While the goal of the Pathfinder Society is to provide an even, balanced experience that is fair to all players, every table is different, every character is different, and each GM has their own strengths and weaknesses. We understand that sometimes a Game Master has to make rules adjudications on the fly, deal with unexpected player choices, or even cope with extremely unlucky (or lucky) dice on both sides of the screen.
As a Pathfinder Society GM, you have the right and responsibility to make whatever judgments, within the rules, that you feel are necessary at your table to ensure everyone has a fair and fun experience. This does not mean you can contradict rules or restrictions outlined in this document, a published Pathfinder source, errata document, or official FAQ on paizo.com. What it does mean is that only you can judge what is right for your table during cases not covered in these sources.
A GM can (and should) alter aspects of the scenario’s description and story as appropriate for the players at the table. The A Welcoming Environment section on pages 485–486 of the Core Rulebook provides general guidance about how to make your game inviting and inclusive. A few of these sections benefit from additional clarification and examples in the context of Organized Play.
Unlike in long-term campaigns, players and GMs in Organized Play are likely to have limited time in which to set parameters for objectionable content at the beginning of the game. Furthermore, since Organized Play tables often include people who have never met each other before the game, players might not feel comfortable opening up about what they’d rather avoid right from the beginning. This means that it’s all the more important to start with a common ground for the campaign, to respect what players do share at the beginning of the session, and be adaptable when it comes to modifying content when problems arise in the course of the session. Pathfinder Society games use the Pathfinder Baseline (Core Rulebook 486) as a starting point when determining what content is appropriate, both for what is present in the published adventures and what is appropriate for player behavior at your table. Add to the Pathfinder Baseline any additional adjustments that are apparent from the situation, such as if you are running a table with children or if you are in a venue with stronger policies about what is appropriate, such as a school.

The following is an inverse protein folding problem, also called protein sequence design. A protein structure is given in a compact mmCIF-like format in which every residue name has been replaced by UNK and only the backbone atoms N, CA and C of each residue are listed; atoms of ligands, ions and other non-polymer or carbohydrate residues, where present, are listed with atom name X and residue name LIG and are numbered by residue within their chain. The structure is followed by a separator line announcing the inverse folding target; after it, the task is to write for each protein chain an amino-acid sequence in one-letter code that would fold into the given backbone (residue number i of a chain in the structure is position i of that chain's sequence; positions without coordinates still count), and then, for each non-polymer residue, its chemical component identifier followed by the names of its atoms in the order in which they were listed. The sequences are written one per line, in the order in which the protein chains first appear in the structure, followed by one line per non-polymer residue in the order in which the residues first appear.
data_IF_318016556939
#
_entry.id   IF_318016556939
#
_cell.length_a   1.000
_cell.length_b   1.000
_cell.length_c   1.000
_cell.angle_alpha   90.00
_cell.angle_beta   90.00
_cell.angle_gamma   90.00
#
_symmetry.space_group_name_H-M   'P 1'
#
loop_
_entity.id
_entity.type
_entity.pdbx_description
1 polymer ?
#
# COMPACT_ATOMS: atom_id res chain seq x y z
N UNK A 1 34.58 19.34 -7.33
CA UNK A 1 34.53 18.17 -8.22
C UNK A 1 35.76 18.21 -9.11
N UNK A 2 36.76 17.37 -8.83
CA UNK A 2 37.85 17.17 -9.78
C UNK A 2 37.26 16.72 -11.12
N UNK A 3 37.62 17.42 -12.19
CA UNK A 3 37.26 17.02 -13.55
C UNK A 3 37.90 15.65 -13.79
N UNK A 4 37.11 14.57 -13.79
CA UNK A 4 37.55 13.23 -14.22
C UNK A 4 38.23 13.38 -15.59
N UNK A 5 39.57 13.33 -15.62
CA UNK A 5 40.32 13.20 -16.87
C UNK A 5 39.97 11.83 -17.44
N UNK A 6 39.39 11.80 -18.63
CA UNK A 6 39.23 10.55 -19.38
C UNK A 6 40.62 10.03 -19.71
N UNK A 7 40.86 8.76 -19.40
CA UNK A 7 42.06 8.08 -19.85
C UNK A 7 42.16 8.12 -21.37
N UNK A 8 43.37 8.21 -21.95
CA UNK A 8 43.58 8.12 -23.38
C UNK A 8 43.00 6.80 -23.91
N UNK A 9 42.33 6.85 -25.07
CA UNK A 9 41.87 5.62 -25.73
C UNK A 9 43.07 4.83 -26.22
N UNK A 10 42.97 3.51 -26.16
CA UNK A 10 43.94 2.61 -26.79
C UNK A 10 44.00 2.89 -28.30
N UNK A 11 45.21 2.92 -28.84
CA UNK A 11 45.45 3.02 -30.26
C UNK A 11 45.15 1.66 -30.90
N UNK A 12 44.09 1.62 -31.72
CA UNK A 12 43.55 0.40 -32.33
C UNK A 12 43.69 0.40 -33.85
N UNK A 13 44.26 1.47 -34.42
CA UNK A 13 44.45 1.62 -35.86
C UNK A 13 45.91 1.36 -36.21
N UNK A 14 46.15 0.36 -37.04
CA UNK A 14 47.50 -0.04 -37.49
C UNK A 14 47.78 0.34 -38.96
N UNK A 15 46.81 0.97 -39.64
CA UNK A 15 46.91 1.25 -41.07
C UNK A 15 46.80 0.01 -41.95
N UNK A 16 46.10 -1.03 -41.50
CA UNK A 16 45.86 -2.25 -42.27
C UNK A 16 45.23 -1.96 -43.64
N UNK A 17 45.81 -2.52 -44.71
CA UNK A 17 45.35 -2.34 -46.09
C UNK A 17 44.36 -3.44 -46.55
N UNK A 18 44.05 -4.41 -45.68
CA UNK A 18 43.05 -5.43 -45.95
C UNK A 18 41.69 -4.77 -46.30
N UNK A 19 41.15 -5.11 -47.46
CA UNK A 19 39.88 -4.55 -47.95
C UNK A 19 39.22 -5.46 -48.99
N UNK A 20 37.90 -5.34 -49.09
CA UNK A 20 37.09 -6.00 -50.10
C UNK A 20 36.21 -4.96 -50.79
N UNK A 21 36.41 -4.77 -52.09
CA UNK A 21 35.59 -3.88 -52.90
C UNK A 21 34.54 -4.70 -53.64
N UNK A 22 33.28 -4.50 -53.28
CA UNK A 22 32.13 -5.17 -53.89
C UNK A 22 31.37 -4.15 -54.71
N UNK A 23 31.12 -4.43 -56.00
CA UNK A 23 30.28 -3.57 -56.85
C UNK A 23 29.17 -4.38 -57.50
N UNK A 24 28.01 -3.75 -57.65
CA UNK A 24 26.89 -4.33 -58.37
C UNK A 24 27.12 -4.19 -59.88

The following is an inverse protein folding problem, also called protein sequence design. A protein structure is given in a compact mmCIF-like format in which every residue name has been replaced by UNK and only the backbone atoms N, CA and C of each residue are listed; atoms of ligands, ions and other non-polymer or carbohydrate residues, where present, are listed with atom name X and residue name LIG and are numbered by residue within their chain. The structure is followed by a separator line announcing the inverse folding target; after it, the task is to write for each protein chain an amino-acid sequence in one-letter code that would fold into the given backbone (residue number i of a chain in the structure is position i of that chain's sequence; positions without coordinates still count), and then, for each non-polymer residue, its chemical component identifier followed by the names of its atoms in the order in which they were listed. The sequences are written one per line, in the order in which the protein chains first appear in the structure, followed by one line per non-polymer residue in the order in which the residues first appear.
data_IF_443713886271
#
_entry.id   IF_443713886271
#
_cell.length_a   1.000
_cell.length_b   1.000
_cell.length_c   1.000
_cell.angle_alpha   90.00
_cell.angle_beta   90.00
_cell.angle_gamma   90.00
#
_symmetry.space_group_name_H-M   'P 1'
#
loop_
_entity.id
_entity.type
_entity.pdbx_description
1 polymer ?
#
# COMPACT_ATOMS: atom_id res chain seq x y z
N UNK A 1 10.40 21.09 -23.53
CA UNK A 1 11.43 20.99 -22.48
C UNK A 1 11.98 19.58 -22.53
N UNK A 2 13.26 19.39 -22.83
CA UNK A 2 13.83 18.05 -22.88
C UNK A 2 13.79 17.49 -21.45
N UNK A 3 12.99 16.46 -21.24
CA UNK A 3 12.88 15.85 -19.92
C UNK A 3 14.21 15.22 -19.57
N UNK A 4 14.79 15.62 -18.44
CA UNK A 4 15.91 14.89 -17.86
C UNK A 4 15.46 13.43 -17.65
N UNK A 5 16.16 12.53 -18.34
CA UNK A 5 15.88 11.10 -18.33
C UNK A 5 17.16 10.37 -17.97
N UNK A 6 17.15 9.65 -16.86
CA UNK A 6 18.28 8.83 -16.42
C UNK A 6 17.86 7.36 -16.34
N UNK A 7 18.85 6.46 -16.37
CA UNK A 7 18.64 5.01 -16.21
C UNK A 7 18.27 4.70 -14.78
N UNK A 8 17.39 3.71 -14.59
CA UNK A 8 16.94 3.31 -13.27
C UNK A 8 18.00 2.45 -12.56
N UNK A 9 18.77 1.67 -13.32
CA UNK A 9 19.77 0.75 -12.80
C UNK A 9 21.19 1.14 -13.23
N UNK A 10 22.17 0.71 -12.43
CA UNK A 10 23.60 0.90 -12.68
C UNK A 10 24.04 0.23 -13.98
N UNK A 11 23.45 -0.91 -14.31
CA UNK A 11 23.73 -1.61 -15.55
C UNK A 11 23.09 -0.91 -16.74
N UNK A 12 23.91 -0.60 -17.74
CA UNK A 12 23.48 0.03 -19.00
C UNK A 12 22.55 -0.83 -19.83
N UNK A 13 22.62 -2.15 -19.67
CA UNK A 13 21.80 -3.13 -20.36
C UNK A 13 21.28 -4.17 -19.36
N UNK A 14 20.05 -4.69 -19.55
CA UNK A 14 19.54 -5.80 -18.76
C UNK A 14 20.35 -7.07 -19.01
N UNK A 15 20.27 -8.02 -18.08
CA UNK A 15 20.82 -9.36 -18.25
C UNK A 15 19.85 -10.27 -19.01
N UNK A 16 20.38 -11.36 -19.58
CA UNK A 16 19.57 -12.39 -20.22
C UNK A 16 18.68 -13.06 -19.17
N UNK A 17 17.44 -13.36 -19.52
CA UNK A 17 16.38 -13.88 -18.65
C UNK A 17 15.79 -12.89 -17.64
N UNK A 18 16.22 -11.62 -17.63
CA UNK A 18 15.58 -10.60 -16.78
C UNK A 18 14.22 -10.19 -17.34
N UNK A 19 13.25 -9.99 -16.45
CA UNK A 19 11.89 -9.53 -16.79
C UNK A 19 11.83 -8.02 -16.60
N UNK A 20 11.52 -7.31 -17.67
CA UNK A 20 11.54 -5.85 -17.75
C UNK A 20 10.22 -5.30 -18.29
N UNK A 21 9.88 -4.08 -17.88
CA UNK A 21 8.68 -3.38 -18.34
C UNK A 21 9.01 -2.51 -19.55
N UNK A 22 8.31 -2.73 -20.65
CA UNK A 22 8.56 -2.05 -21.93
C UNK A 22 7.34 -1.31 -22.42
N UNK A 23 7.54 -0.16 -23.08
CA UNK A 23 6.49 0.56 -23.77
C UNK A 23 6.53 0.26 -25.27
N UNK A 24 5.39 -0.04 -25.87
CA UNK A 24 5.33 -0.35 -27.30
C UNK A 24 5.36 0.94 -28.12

GMs are empowered to make descriptive adjustments to avoid topics or situations that would cause discomfort for one or more players at the table, such as phobias or other triggering material. For example, a GM could describe a group of spiders as a group of web-shooting lizards or beetles for the comfort of a player with arachnophobia. Mechanically, if a player had an ability that granted benefits against spiders, it would also grant benefits against these other web-shooting creatures during that scenario. Players might not tell you up-front about everything that could cause them trouble; you might learn partway through the session. If this happens, you can “rewind” the description and start over, tweaking the background context of the encounter, or work with the players to create an alternative solution to get around the troublesome aspect of a particular challenge (see Creative Solutions below).
As is the case in general when GMing a table, it is also the GM’s responsibility to ensure that all of the players at the table are respecting each other’s boundaries. If a player refuses to follow along with the adjustment, pushes boundaries, asks insensitive questions, or makes fun of a player voicing discomfort with an aspect of the scenario, the GM should intervene. This intervention might just involve giving the player a warning about their inappropriate behavior, but in egregious or continued cases, the GM can remove the offending player from their table (see Community Standards ).
Whatever changes the GM makes, they should remain true to the fundamental mechanical structure and challenge of the encounter. See the Creative Solutions section below for guidance on how to adjudicate solutions that are not explicitly accounted for in the text of the adventure.
Sometimes during the course of a scenario, your players might surprise you with a creative solution to an encounter (or the entire scenario) that you didn’t see coming and that isn’t expressly covered in the scenario. If, for example, your players manage to roleplay their way through a combat and successfully accomplish the goal of that encounter without killing the antagonist, give the PCs the same reward they would have gained had they defeated their opponent in combat. If that scene specifically calls for the PCs to receive gold piece rewards based on the gear collected from the defeated combatants, instead allow the PCs to find a chest of gold (or something similar) that gives them the same rewards. Additionally, if the PCs miss an NPC who carries a specific potion or scroll that the PCs might be granted access to on the scenario’s Chronicle, don’t cross that item off—instead, allow the PCs to find the item elsewhere as a reward for creatively resolving the encounter without resorting to combat.
The Pathfinder Society never wants to give the impression that the only way to solve a problem is to kill it. Rewarding the creative use of skills and roleplaying not only make Society games more fun for the players, but it also gives the GM a level of flexibility in ensuring players receive the rewards they are due.
But what if your players accidentally or intentionally kill an important NPC who was supposed to give them a crucial piece of information that’s needed for the scenario to progress? This is a tough problem for the GM and requires improvisation. Don’t decide the scenario is over just because the old man with the letter was caught in a magical crossfire and roasted alive, destroying both him and the important letter. Reveal that the letter survived by some twist of fate (it was in a fire-proof pouch in his pocket) or perhaps that the old man had a lackey who was watching from a nearby alley and knows everything the old man did, or another similar explanation. Improvisation will keep your scenario moving forward and help you work around unforeseen obstacles. For more guidance on handling the PCs’ treasure and rewards when they use creative solutions, see the Treasure Bundles section.